CAL FIRE could add more than 1,000 firefighters if Calif. voters approve new tax
Local 2881 President Tim Edwards said more hiring may lead to shorter stints working on wildfires and shorter regular weekly shifts, which now last 72 hours
By Wes Venteicher
The Sacramento Bee
SACRAMENTO — A new tax on California’s wealthiest residents, if approved by voters next week, could raise enough money for CAL FIRE to hire more than 1,000 new firefighters.
Proposition 30 would funnel an estimated $525 million to $750 million to a new fund to be used by CAL FIRE with an explicit emphasis on hiring and retaining firefighters, according to a breakdown of Legislative Analyst’s Office estimates and the proposition’s text.
Most of the debate over the proposition — recently polling with less than 50% support after Gov. Gavin Newsom came out against it — has focused on the $3 billion to $4.25 billion the proposition would collect for zero-emission vehicle infrastructure, grid support and accessibility with a 1.75% tax hike on annual income over $2 million.
While CAL FIRE’s portion is comparatively small, it would be the equivalent of growing the department’s $3.9 billion budget for the present fiscal year by nearly a fifth.
CAL FIRE spokesman Issac Sanchez declined to directly respond to a question about how many firefighters the department could hire with that much money, referring questions to the proposition’s backers, including CAL FIRE Local 2881, the state firefighters’ union.
Local 2881 President Tim Edwards said the union hasn’t identified a solid figure for potential new hires. But he cited a CAL FIRE estimate that it would cost about $1.5 billion to hire and equip roughly 3,000 new firefighters.
With CAL FIRE projected to receive up to half that much if Prop 30 passes, it could presumably hire, equip, train and support somewhere in the neighborhood of 1,500 more firefighters, based on the estimate cited by Edwards. The union currently represents about 7,700 firefighters, including seasonal employees.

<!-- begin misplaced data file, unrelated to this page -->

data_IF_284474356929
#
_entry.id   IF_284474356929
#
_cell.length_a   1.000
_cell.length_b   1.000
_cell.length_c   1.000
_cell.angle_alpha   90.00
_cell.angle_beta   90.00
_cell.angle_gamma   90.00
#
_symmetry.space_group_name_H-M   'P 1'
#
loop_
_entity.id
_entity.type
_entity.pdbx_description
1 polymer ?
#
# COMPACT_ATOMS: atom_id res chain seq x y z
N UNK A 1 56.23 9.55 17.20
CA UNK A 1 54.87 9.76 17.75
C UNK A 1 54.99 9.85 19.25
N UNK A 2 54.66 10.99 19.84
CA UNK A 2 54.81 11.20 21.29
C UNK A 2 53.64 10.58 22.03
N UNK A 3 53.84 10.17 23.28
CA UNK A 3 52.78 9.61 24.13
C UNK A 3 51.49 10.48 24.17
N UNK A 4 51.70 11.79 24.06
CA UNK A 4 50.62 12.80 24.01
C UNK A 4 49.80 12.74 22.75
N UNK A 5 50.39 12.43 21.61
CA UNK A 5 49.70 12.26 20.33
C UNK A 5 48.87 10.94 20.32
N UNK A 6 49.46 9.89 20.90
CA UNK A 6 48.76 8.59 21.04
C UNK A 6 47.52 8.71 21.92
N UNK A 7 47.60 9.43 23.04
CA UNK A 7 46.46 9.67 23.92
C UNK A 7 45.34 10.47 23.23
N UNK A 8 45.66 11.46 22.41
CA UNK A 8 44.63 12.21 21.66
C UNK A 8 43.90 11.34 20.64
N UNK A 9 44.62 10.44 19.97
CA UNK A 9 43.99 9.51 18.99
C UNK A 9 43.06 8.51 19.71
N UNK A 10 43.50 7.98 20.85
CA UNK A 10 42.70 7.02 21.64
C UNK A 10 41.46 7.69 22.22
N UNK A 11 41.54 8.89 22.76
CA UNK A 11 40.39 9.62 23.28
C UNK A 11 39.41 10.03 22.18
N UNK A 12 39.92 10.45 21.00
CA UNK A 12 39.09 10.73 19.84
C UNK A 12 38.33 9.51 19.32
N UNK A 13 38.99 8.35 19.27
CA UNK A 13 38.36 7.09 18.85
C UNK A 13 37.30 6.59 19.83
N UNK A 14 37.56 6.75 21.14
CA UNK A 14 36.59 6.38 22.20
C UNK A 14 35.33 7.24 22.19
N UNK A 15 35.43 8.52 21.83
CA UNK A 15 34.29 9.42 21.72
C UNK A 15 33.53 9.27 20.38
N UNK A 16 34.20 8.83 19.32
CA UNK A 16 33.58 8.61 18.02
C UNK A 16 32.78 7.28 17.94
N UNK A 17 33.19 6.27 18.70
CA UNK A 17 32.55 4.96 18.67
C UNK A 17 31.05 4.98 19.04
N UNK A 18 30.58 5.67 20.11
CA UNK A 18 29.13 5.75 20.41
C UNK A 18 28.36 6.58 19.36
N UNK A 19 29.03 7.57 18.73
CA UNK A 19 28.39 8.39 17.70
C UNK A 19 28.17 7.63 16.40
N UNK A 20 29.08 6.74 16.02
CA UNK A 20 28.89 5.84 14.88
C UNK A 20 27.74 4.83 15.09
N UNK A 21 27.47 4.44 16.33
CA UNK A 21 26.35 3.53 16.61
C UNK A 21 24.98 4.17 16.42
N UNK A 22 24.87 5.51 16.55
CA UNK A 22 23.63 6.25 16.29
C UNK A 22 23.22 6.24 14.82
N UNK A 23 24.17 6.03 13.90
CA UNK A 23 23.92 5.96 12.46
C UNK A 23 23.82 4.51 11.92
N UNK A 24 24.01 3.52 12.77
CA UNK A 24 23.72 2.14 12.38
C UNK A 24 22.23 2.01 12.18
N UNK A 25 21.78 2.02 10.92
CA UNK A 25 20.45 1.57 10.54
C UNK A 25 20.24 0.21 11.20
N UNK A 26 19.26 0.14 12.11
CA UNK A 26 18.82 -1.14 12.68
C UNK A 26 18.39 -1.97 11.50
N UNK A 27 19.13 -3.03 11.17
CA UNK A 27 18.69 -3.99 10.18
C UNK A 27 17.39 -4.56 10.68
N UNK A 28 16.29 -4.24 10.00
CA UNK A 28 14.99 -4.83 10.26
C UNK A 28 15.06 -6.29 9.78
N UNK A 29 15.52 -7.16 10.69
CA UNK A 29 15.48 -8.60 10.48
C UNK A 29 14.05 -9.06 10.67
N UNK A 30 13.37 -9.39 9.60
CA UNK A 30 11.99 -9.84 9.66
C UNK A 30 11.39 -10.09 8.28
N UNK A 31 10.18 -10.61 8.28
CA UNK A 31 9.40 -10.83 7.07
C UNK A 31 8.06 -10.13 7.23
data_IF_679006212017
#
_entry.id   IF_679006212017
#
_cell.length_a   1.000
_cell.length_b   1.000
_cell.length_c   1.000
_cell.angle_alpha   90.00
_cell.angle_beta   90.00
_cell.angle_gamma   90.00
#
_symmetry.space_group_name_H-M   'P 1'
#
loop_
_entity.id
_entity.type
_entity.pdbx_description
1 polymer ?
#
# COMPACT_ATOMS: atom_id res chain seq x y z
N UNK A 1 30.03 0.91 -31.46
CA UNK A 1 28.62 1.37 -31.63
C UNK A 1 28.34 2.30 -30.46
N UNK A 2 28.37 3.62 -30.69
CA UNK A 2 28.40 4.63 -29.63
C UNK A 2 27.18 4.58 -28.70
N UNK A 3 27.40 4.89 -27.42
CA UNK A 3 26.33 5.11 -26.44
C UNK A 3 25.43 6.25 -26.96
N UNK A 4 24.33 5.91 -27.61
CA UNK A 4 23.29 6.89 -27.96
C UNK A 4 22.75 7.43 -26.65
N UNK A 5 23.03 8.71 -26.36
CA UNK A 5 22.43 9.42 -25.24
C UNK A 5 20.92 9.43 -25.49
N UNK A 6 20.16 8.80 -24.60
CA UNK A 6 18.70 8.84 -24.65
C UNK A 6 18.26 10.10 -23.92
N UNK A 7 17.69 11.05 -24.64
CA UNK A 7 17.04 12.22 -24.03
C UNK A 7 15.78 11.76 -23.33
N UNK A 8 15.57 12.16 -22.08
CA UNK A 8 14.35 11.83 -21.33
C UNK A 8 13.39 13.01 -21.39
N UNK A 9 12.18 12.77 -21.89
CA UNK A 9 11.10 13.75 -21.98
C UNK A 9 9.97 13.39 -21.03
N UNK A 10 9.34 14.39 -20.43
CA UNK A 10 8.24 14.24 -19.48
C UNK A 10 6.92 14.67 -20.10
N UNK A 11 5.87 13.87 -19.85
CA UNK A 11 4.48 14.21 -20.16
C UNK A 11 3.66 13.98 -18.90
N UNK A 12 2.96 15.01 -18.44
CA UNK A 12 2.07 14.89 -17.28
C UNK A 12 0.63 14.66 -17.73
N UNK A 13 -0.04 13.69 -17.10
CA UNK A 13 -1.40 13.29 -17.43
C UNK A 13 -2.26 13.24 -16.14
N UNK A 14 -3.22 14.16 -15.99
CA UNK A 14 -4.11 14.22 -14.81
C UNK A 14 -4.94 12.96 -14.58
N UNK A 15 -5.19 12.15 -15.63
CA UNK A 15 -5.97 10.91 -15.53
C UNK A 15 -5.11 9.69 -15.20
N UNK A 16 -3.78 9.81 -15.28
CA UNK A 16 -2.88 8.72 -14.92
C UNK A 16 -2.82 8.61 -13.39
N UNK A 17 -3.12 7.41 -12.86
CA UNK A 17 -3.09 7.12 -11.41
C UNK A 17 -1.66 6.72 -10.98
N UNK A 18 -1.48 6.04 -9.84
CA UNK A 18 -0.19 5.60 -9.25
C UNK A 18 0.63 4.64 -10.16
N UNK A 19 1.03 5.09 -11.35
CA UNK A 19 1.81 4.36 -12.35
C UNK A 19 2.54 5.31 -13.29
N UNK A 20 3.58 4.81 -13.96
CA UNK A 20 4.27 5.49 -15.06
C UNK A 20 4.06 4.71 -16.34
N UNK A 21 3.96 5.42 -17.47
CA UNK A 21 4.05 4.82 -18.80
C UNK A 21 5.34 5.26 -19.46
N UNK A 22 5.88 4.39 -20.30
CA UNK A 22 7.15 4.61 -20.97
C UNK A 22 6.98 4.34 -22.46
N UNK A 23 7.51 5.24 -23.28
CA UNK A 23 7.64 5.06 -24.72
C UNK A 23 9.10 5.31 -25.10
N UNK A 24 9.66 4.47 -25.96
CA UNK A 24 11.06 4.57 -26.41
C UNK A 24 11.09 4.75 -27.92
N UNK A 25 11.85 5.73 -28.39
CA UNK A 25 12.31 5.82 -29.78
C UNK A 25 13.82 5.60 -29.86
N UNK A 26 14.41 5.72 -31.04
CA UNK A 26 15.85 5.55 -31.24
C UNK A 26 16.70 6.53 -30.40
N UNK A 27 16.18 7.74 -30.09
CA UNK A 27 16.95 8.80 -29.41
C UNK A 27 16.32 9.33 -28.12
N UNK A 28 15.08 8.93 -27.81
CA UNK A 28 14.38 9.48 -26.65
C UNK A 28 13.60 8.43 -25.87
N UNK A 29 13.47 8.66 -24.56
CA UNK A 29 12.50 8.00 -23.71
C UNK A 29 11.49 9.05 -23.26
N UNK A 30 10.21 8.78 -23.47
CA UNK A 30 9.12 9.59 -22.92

“This puts more men and women on the front line for not just suppression, but prevention to help not have these mega-fires,” he said.
He said the union insisted on language in the proposition saying CAL FIRE must prioritize “retaining, housing, training and hiring” permanent and seasonal firefighters before spending the new revenue on things like fire-sensing cameras or home-protection grants.
He said hiring is needed to reduce the weeks-long shifts CAL FIRE firefighters must spend on wildfires and shorten their regular workweeks.
When they’re not fighting wildfires or doing prevention work, state firefighters work weekly 72-hour shifts under CAL FIRE contracts with local governments.
Unlike the state, local fire departments that don’t contract with CAL FIRE are often staffed by firefighters working 56-hour shifts. Local departments also pay an average of 24% more with overtime factored in, according to the most recent California Human Resources Department salary survey.
Those factors are making it hard for CAL FIRE to keep firefighters from switching to jobs at local departments, Edwards said.
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Lawmakers have taken steps to improve firefighters’ pay and working conditions. This year’s budget includes $169 million, plus $164 million per year moving forward, to add 827 positions.
And Local 2881’s tentative contract agreement, which faces a ratification vote among union members this week, would reduce CAL FIRE work weeks to 66 hours starting November 2024, subject to that year’s budget restraints.
Opponents of Prop. 30 have pointed to those expansions — along with California’s spending on new planes, helicopters, fire-sensing cameras and prevention efforts — while making a case that another tax on high earners is unnecessary in California, which already taxes the top income bracket at 13.3%, the highest rate in the country.